Written by: Jeremee Alexander, USAF (Ret) – Liteye Systems, Business Development – Defense Solutions
When a U.S. Army general warns that drone swarm attacks may be too fast for humans to stop, it’s time to listen.
“When you are defending against a drone swarm, a human may be required to make that first decision, but I am just not sure any human can keep up,” Gen. John Murray, head of Army Futures Command, told a Center for Strategic & International Studies conference in January 2021.
Murray voiced fears shared by many experts: that swarms of hundreds or thousands of drones could overwhelm existing counter-UAS systems.
Saturating enemy defenses with mass firepower – whether arrows or artillery shells – is not a new concept. The drone swarms are a new kind of threat. Artificial Intelligence (AI) and tactical datalinks enable hordes of drones to operate in a coordinated fashion to confuse and steamroller counter-UAS system. Even worse, machines can exchange information and execute decisions at speeds that humans can’t hope to match.
Liteye’s SHIELD Multi-Mission Multi-Domain Protection System
SHIELD, the new counter-UAS system from Liteye, tackles this complex problem by simplifying the solution. Rather than throwing more information and options at already-overtaxed human operators, SHIELD autonomously handles most of the workload so that operators only need to make one decision: whether to pull the trigger.
Using AI and machine learning, SHIELD can automatically detect and identify drone swarms and other threats. The integrated system recommends and cues kinetic and non-kinetic effectors to stop them. “We can essentially detect and then track a threat, and then based on various factors, recommend a certain type of defeat mechanism, whether it’s an RF [radio frequency] jammer or some kinetic type of system,” says Ryan Hurt, Liteye’s Vice President of Business Development.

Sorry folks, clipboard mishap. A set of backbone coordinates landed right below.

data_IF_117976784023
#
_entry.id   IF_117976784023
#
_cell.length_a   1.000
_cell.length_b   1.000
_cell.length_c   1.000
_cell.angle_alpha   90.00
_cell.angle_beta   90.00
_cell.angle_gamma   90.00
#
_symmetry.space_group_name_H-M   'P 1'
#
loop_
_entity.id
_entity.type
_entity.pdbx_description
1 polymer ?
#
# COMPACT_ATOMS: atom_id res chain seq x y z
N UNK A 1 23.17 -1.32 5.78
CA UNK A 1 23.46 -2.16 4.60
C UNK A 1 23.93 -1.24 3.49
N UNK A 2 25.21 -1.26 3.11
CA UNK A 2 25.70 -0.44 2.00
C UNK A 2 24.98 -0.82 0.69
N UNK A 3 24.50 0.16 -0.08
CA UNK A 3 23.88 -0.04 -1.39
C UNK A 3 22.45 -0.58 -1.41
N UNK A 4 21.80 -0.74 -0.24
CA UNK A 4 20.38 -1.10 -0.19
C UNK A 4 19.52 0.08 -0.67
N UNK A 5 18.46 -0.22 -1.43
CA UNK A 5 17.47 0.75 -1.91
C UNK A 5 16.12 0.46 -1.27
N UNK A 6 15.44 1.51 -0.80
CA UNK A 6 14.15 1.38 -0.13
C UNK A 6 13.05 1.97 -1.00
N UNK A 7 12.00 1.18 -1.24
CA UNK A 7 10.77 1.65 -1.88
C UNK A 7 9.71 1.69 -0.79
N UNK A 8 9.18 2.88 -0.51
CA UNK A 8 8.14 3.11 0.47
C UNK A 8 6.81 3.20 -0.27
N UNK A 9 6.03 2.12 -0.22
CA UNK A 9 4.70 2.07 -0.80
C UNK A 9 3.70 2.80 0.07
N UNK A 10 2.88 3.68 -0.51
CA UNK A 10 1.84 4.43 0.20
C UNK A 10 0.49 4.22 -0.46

A drone swarm can make a thousand decisions in the time that a human operator needs to make one. SHIELD is based on the only logical option: matching the speed of offensive AI with the speed of defensive AI.
“We’re putting a man in the loop for a defeat decision. By letting the system respond at machine speed for the majority of the kill chain rates increase,” Hurt says. “We’re anticipating threats over the next 5 to 10 years, autonomous drone swarms communicating and retargeting among themselves at machine speed. And an operator in the loop is not going to be able to keep up with something like that.”
It’s not that existing counter-UAS systems don’t work. Some allow targets to be engaged in a matter of a few seconds. Which might be fast enough when the threat is a few medium or large drones, but too slow when a thousand small drones blot the horizon like locusts.
Current defense systems require the operator to continually switch their attention from target to target. Move to identifying the threat and then deciding which countermeasure to employ. “The operator has to do this step by step,” says Hurt. “Is that object in the camera a bird or a drone? Which RF jammer should I use? Which drone in the swarm is the biggest threat?”
Yet this is precisely the vulnerability that swarm tactics are designed to exploit: the finite limits of human energy and concentration. But computers lack judgment and intuition, especially for that crucial decision of whether to use force. SHIELD allows humans to do what they do best: being human.